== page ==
Hide and Creep

Reviewed By David Cornelius
Posted 07/23/05 06:51:25

"Unexpectedly brilliant."
4 stars (Worth A Look)

You gotta hand it to any movie that kicks off with a tirade on the state of quality zombie movies, a reference to “Plan Nine From Outer Space,” and a naked guy in the woods. It takes a sharp wit to cram all of this in early, and an even sharper with to keep this from being the high point of your film. Fortunately, “Hide and Creep,” from co-directors Chuck Hartsell (who also stars) and Chance Shirley (who also wrote the screenplay), is a zombie comedy overflowing with wit. In fact, it’s so crisp, so imaginative, so downright funny, that I’m willing to put this alongside personal favorite “Moving” as one of the very best homemade movies I have ever seen.

Not bad for a couple of guys from Alabama. Hartsell and Shirley - working on a shoestring budget of a mere $20,000 (with half that going entirely to film stock, the result of a choice to avoid the more affordable, yet less appealing, digital video) - have everything going against them: amateur actors, nothing to spend on special effects, a title that really, really sucks. (Having seen that the investment company behind the project is named “American Zombie,” I couldn’t help but wonder why they didn’t go with that nifty title for the movie.) Yet the duo manage to rise above all of it, using low budget ingenuity and a healthy dose of filmmaking genius to turn in a movie that refuses to let budgetary setbacks get in their way. If this is what they can do with twenty grand, somebody write ‘em a bigger check, and soon. There’s a whole heap of potential on display here.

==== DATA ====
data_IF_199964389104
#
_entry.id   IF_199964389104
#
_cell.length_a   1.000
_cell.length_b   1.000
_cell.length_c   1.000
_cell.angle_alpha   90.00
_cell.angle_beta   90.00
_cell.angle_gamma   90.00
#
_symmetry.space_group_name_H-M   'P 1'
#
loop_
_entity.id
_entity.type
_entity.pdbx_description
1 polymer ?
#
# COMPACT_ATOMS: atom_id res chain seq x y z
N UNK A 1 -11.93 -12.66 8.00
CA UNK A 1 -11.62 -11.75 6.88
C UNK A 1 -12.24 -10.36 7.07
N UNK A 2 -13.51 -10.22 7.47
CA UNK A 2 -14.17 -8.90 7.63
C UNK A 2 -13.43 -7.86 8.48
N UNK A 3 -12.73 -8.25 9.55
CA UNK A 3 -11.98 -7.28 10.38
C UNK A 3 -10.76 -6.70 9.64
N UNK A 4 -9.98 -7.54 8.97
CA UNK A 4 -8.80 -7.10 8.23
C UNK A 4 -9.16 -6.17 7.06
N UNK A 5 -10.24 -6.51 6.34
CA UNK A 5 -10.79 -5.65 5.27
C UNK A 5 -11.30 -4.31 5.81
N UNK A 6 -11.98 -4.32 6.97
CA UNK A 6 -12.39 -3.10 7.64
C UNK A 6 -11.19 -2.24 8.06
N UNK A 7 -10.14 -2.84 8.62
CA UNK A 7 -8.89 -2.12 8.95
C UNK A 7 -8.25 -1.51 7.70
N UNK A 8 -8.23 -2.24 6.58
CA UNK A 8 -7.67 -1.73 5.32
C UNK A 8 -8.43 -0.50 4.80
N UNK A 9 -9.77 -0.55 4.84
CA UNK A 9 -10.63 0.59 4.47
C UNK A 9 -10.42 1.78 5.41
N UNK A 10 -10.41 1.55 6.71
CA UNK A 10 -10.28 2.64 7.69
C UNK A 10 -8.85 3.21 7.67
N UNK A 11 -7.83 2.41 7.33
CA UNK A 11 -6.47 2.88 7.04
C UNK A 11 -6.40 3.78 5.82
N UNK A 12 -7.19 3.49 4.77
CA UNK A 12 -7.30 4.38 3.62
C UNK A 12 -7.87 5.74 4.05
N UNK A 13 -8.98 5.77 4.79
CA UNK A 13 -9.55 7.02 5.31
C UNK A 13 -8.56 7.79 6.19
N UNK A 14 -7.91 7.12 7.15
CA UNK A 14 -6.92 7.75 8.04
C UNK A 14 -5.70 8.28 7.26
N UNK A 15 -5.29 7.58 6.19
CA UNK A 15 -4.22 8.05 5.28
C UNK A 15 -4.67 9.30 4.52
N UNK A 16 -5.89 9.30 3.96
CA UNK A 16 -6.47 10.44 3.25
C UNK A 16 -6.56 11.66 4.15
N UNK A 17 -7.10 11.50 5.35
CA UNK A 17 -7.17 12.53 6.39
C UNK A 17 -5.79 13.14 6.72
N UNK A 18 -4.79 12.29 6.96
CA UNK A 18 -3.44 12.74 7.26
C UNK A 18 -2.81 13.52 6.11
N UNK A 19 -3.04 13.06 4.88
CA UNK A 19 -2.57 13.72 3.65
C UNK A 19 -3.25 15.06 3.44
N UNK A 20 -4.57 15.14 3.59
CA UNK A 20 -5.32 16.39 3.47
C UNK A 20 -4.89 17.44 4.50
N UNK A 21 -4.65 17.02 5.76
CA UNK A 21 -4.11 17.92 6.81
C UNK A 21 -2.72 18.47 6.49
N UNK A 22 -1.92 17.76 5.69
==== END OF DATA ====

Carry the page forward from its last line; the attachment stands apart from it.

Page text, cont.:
The story opens with video store employee Chuck (Hartsell) languishing on the phone with an anxious customer. Seems there’s been a run on zombie flicks lately, although, Chuck adds, that’s no loss: “I hate to tell you,” he says, “but there are only three good American zombie movies, and Romero made all those.” Hartsell and Shirley seem to know their retail drudgery backwards and forwards - there’s a cute moment in which a lame brained customer complains about the “black bars” on his DVDs, adding, “the ones I get at Wal-Mart aren’t like that!” - and the movie’s in no hurry to get us to the meat of the story (no pun intended), which kicks off when a zombie makes his way into Chuck’s shop, looking for a little flesh for lunch.

Even with the plot officially launched, the script continues to keep its laid-back approach. This is thanks mainly to a brilliant performance by Hartsell, who turns his Chuck into the world’s most casual dude; leaving the zombie corpse at the local police station (“Dead guy! Call Chuck” reads the Post-It), he heads off to a diner for a quick diatribe on the evils of Pepsi (“a charlatan, an impostor”). Nothing, and I mean nothing, is going to bother this guy, and his easy-going approach is infectious.